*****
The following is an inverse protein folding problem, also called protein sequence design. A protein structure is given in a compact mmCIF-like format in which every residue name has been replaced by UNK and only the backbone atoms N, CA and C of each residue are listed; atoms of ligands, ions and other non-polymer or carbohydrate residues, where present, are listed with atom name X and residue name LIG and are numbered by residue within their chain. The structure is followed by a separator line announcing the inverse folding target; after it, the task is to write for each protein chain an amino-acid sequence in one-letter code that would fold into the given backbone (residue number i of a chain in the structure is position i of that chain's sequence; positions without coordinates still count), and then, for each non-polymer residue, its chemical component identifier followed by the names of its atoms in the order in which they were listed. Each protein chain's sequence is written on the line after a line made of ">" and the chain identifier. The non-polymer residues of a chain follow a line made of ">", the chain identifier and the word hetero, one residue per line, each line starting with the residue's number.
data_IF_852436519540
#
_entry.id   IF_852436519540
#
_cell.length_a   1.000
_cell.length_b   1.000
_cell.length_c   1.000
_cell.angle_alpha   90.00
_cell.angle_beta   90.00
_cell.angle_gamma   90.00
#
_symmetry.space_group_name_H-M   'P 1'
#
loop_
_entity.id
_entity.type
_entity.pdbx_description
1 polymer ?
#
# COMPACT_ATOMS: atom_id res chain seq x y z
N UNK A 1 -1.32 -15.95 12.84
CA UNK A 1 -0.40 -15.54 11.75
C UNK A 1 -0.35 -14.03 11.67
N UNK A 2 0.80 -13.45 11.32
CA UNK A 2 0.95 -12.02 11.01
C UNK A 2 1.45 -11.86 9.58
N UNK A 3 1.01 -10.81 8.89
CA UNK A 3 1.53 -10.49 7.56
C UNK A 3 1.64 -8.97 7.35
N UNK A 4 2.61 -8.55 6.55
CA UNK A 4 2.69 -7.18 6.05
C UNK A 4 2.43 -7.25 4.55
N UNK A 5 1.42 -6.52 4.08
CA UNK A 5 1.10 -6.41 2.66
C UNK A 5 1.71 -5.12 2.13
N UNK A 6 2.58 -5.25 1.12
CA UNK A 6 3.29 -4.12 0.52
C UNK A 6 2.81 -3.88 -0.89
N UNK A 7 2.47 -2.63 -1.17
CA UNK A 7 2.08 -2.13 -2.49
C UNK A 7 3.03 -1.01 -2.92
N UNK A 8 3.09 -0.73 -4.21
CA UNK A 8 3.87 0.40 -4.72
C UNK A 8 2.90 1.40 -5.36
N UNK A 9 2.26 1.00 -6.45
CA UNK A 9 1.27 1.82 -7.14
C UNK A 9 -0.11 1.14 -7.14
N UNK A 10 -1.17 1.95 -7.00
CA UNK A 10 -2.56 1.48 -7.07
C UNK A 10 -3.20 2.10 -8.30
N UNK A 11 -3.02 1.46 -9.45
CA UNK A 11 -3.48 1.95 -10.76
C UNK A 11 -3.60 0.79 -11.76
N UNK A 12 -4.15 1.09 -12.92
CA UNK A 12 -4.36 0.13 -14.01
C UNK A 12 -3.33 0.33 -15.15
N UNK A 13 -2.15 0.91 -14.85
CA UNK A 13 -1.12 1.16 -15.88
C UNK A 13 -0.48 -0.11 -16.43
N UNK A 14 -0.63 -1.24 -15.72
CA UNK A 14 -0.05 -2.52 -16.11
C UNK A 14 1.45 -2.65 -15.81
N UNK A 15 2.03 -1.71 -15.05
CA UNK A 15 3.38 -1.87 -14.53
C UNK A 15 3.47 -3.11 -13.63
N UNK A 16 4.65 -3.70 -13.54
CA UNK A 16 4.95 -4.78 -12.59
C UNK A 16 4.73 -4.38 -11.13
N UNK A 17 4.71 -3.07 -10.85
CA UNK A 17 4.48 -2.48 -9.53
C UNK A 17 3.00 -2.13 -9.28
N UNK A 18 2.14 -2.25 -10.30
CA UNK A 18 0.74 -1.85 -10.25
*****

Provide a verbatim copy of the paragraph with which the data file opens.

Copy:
The following is an inverse protein folding problem, also called protein sequence design. A protein structure is given in a compact mmCIF-like format in which every residue name has been replaced by UNK and only the backbone atoms N, CA and C of each residue are listed; atoms of ligands, ions and other non-polymer or carbohydrate residues, where present, are listed with atom name X and residue name LIG and are numbered by residue within their chain. The structure is followed by a separator line announcing the inverse folding target; after it, the task is to write for each protein chain an amino-acid sequence in one-letter code that would fold into the given backbone (residue number i of a chain in the structure is position i of that chain's sequence; positions without coordinates still count), and then, for each non-polymer residue, its chemical component identifier followed by the names of its atoms in the order in which they were listed. Each protein chain's sequence is written on the line after a line made of ">" and the chain identifier. The non-polymer residues of a chain follow a line made of ">", the chain identifier and the word hetero, one residue per line, each line starting with the residue's number.